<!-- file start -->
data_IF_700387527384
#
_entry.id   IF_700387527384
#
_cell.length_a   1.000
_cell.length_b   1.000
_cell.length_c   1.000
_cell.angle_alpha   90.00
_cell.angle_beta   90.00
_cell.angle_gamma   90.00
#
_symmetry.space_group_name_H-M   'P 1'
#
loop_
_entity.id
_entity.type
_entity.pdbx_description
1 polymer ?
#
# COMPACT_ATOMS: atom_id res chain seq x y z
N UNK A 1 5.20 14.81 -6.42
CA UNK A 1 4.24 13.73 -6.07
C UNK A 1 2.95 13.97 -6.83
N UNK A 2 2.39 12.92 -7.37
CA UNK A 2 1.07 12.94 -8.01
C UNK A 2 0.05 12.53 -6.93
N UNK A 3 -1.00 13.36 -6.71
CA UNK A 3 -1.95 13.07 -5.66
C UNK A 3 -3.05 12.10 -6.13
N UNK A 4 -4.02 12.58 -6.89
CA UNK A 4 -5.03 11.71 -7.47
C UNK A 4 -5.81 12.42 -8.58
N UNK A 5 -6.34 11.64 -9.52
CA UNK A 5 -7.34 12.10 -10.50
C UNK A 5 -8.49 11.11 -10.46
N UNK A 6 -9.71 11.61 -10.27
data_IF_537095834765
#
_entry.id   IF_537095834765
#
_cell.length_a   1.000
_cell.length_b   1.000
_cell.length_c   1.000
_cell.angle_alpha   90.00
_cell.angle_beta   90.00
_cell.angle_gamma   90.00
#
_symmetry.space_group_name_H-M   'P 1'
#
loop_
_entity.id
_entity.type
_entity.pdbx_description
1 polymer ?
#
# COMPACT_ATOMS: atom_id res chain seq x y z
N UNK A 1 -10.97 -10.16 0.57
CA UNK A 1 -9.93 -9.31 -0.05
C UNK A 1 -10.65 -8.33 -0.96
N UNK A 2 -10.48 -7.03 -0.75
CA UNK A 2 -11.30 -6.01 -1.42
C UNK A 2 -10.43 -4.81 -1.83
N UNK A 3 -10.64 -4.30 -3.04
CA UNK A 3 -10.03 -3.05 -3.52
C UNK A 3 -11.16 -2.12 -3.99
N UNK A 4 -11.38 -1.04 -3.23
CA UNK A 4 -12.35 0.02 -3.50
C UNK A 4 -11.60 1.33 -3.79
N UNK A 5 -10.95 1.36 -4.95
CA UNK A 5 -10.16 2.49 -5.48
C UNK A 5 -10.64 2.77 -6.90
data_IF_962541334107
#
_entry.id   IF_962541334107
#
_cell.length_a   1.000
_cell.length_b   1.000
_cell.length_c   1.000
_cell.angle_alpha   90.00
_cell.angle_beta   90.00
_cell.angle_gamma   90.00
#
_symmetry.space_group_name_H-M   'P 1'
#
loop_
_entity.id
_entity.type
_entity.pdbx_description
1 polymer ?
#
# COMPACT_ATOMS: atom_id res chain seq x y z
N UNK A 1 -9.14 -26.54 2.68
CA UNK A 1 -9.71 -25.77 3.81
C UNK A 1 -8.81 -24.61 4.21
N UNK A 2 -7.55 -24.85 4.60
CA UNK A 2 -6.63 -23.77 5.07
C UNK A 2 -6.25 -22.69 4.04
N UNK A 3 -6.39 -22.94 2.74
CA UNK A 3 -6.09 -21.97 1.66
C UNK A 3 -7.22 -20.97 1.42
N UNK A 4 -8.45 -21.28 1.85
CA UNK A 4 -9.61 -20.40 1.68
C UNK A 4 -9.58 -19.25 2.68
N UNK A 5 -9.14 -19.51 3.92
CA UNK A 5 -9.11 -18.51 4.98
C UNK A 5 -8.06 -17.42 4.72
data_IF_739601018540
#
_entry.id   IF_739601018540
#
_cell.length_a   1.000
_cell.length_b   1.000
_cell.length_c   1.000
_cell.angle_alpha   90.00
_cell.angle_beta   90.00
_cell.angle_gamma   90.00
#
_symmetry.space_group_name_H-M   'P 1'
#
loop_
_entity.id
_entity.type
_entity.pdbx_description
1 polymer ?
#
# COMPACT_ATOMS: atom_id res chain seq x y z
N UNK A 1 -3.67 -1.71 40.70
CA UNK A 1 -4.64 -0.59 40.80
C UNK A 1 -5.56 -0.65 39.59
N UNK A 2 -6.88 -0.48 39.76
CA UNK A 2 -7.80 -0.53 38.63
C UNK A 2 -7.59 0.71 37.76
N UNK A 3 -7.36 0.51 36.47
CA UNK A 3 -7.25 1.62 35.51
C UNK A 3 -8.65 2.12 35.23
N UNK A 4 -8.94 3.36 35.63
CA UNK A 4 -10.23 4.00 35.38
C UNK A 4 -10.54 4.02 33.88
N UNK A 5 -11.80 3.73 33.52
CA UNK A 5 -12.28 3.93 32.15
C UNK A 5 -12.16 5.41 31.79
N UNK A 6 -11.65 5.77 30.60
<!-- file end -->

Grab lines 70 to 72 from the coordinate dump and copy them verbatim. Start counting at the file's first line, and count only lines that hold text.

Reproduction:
CA UNK A 5 -10.16 2.49 -5.48
C UNK A 5 -10.64 2.77 -6.90
data_IF_962541334107